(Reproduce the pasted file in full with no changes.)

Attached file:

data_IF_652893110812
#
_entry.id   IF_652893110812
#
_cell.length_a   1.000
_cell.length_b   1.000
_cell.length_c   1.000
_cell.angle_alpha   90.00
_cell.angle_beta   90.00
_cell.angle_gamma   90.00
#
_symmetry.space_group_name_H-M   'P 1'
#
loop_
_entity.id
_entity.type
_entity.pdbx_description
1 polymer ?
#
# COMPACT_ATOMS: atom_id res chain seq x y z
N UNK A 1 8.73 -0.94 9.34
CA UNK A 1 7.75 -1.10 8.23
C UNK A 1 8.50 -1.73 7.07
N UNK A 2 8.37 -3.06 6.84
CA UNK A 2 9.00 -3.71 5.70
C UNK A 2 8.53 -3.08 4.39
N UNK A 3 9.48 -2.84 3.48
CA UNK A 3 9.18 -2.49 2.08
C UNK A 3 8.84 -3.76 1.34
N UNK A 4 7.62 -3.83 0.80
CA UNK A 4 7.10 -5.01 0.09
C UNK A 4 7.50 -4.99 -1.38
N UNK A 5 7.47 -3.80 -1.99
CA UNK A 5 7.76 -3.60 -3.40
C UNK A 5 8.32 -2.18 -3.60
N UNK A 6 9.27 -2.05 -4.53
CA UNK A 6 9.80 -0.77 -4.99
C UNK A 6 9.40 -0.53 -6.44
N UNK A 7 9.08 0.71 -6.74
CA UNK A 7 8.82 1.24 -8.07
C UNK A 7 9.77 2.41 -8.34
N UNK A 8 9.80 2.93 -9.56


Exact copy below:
data_IF_652893110812
#
_entry.id   IF_652893110812
#
_cell.length_a   1.000
_cell.length_b   1.000
_cell.length_c   1.000
_cell.angle_alpha   90.00
_cell.angle_beta   90.00
_cell.angle_gamma   90.00
#
_symmetry.space_group_name_H-M   'P 1'
#
loop_
_entity.id
_entity.type
_entity.pdbx_description
1 polymer ?
#
# COMPACT_ATOMS: atom_id res chain seq x y z
N UNK A 1 8.73 -0.94 9.34
CA UNK A 1 7.75 -1.10 8.23
C UNK A 1 8.50 -1.73 7.07
N UNK A 2 8.37 -3.06 6.84
CA UNK A 2 9.00 -3.71 5.70
C UNK A 2 8.53 -3.08 4.39
N UNK A 3 9.48 -2.84 3.48
CA UNK A 3 9.18 -2.49 2.08
C UNK A 3 8.84 -3.76 1.34
N UNK A 4 7.62 -3.83 0.80
CA UNK A 4 7.10 -5.01 0.09
C UNK A 4 7.50 -4.99 -1.38
N UNK A 5 7.47 -3.80 -1.99
CA UNK A 5 7.76 -3.60 -3.40
C UNK A 5 8.32 -2.18 -3.60
N UNK A 6 9.27 -2.05 -4.53
CA UNK A 6 9.80 -0.77 -4.99
C UNK A 6 9.40 -0.53 -6.44
N UNK A 7 9.08 0.71 -6.74
CA UNK A 7 8.82 1.24 -8.07
C UNK A 7 9.77 2.41 -8.34
N UNK A 8 9.80 2.93 -9.56